“You guys have an amazingly beautiful and bizarre sound,” wrote a commenter called Mowri on the Soundcloud for the Alligator Indian song “Corpsing.” It’s an apt summation for the twitchy-ethereal other-worldly sonic scapes that the local surreal-pop band crafts. Electronics and vocals leap and swoop interchangeably, sometimes with aching beauty, sometimes as discordant as one red sock in a washer full of whites. That track appears on the band’s new EP, More Songs About Animals and TV, just released today.
“Revar Yu Droem” starts off with children’s voices and then drone (either vocal or instrumental) and the lush, resonant voice of Spooky Bubble. Christian Church provides (vocally), the baritone Gregorian monk to her rounded and soaring Agnes of God. The song nods to Enigma without being ‘90s-retro. Instead, it’s heavy and gorgeous and weird and makes you want to dance all Thom Yorke-like.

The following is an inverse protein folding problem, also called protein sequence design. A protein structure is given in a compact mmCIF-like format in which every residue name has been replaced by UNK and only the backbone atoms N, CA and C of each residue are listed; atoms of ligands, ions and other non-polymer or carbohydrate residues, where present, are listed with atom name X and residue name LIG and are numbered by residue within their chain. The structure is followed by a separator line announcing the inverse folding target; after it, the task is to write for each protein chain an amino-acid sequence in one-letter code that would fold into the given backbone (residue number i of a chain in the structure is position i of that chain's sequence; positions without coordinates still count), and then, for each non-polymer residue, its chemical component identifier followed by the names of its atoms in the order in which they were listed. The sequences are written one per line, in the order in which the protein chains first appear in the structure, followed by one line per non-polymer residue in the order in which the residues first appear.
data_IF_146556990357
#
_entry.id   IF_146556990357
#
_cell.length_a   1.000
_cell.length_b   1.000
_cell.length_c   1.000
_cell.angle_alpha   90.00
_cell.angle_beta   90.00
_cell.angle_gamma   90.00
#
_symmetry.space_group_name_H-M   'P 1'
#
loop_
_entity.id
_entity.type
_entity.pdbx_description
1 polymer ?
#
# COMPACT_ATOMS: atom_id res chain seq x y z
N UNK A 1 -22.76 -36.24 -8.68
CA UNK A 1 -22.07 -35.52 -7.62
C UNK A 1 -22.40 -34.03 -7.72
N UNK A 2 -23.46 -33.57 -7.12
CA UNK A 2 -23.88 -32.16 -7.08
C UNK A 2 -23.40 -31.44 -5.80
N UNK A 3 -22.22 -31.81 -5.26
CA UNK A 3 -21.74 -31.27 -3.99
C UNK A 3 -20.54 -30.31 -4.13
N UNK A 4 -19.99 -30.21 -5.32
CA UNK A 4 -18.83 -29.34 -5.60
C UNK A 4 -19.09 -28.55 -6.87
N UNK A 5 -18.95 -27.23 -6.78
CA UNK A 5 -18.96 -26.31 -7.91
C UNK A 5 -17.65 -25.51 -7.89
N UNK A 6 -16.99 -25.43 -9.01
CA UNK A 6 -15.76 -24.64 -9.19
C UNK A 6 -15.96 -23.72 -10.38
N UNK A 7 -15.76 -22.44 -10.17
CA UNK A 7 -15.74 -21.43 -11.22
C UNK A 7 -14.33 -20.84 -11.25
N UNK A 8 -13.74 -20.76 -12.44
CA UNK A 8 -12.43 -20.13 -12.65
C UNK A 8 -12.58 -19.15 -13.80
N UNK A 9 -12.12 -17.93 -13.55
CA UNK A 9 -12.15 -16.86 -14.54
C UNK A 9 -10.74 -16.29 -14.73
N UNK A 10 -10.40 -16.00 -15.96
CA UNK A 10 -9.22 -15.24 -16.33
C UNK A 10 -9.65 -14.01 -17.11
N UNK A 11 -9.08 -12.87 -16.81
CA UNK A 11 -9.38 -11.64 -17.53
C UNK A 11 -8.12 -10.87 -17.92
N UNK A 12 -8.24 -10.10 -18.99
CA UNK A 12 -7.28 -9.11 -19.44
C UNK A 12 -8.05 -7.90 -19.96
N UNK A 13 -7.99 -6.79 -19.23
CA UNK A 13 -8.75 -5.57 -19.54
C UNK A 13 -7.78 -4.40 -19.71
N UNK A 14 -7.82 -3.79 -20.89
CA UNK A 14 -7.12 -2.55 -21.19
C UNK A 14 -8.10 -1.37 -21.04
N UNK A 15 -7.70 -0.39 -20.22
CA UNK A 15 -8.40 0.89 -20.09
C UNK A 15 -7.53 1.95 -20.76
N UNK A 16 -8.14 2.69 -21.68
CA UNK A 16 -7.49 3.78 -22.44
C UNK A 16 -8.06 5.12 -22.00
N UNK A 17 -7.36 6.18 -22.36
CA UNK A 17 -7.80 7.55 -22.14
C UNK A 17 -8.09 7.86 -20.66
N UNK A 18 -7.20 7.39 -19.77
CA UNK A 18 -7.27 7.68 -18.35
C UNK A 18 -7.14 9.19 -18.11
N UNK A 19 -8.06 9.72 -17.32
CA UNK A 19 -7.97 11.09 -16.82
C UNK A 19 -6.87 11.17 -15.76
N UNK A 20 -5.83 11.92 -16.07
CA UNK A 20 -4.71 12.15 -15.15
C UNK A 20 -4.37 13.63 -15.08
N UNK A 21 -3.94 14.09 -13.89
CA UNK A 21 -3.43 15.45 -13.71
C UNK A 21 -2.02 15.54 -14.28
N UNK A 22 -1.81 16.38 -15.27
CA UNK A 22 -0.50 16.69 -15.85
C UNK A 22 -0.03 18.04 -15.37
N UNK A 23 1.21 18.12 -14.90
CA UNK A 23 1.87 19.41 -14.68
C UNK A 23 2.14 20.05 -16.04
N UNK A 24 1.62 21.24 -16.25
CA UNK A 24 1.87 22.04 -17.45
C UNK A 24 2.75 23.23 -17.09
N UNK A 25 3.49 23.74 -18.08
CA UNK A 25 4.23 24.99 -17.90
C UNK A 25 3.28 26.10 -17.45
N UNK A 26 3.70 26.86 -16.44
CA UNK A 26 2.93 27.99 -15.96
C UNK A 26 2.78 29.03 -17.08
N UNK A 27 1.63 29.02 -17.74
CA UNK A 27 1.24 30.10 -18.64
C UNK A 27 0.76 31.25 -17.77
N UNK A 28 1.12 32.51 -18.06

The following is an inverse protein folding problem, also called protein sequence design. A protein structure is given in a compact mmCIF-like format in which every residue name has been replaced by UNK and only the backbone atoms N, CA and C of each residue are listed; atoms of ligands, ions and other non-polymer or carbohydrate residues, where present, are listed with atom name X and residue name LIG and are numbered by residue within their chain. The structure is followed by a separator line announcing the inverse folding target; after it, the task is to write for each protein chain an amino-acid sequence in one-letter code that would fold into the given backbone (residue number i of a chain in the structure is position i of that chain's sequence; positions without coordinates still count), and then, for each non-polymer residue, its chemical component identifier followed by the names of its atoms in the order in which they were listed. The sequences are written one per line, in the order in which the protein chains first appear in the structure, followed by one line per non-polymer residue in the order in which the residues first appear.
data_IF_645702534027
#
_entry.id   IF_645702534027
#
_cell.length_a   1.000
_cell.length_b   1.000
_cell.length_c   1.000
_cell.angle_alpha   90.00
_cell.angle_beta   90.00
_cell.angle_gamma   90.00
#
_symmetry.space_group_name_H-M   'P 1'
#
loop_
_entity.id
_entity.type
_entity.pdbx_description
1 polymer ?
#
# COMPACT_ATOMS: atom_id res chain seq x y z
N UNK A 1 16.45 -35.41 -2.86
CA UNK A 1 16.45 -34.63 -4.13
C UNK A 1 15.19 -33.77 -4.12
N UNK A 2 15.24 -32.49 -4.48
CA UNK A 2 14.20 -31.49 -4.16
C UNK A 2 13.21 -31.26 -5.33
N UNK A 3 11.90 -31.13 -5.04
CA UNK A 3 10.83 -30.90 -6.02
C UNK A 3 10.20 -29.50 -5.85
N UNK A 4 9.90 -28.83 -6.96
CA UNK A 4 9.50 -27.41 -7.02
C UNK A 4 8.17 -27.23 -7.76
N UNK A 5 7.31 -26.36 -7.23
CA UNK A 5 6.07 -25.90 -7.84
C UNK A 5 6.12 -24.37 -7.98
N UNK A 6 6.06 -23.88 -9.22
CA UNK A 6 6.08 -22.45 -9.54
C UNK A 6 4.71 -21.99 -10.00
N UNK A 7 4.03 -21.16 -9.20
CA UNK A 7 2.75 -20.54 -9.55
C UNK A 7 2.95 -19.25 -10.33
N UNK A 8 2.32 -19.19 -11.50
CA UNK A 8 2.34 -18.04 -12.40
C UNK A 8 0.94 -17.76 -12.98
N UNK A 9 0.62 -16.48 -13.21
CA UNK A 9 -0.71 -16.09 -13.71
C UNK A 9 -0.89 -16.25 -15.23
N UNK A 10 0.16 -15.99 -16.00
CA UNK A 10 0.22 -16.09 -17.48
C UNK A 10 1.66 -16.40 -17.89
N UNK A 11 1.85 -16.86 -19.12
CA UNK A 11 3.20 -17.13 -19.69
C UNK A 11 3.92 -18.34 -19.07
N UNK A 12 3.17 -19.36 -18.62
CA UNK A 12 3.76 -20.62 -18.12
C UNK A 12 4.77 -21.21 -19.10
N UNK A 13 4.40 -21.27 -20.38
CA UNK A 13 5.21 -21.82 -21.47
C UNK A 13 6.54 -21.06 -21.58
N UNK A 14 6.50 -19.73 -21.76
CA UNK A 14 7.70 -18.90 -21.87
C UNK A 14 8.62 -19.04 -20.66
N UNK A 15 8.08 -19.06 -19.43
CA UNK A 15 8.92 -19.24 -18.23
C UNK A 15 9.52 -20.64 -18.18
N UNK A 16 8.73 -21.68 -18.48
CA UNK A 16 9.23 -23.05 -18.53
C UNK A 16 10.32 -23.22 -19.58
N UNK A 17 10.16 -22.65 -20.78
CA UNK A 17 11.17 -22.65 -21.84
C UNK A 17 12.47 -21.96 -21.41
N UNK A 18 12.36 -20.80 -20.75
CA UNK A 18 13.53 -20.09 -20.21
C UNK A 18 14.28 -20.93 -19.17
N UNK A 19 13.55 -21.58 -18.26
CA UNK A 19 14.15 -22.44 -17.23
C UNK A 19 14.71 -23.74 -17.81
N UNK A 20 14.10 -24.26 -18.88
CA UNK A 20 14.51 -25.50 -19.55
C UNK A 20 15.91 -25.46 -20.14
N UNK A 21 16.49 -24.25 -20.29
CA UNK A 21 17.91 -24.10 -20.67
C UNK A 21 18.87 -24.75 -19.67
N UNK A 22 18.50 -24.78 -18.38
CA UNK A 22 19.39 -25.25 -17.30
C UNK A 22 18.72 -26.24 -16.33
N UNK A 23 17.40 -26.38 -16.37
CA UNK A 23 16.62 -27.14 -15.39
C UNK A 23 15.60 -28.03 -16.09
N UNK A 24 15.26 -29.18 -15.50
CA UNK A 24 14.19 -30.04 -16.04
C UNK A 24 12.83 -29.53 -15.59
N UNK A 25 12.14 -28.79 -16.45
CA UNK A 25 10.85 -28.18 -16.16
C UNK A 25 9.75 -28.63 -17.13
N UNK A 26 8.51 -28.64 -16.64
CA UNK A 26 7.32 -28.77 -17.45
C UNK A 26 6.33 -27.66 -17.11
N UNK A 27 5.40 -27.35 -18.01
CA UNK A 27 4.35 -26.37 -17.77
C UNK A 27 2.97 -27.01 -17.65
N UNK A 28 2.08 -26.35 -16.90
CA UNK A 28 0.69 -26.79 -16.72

“PUF//FIN” is more ‘80s in origin — just in its dark and sparkly new wave-ness. But, with its dance beats and layered vocals, its reverb and static, the song is more futuristic than reminiscent. It’s a solidly-cool pop offering. Though pop rarely dares to look into the abyss, whereas this song pretty much moves into said abyss and starts hanging up posters.
“Later, Data Dog” creeps and slinks on ascending and descending scales. It’s not the sort of song you can cozy up with, but it’s endlessly interesting. Prickly, icy, atonal, meditative but unsettling, eerily appealing. The percussion pops and crackles beneath Spooky Bubble’s smooth voice, a vocal that never loses its polish yet never cares about being the prettiest thing in the room. Which, of course, makes it the prettiest thing in the room.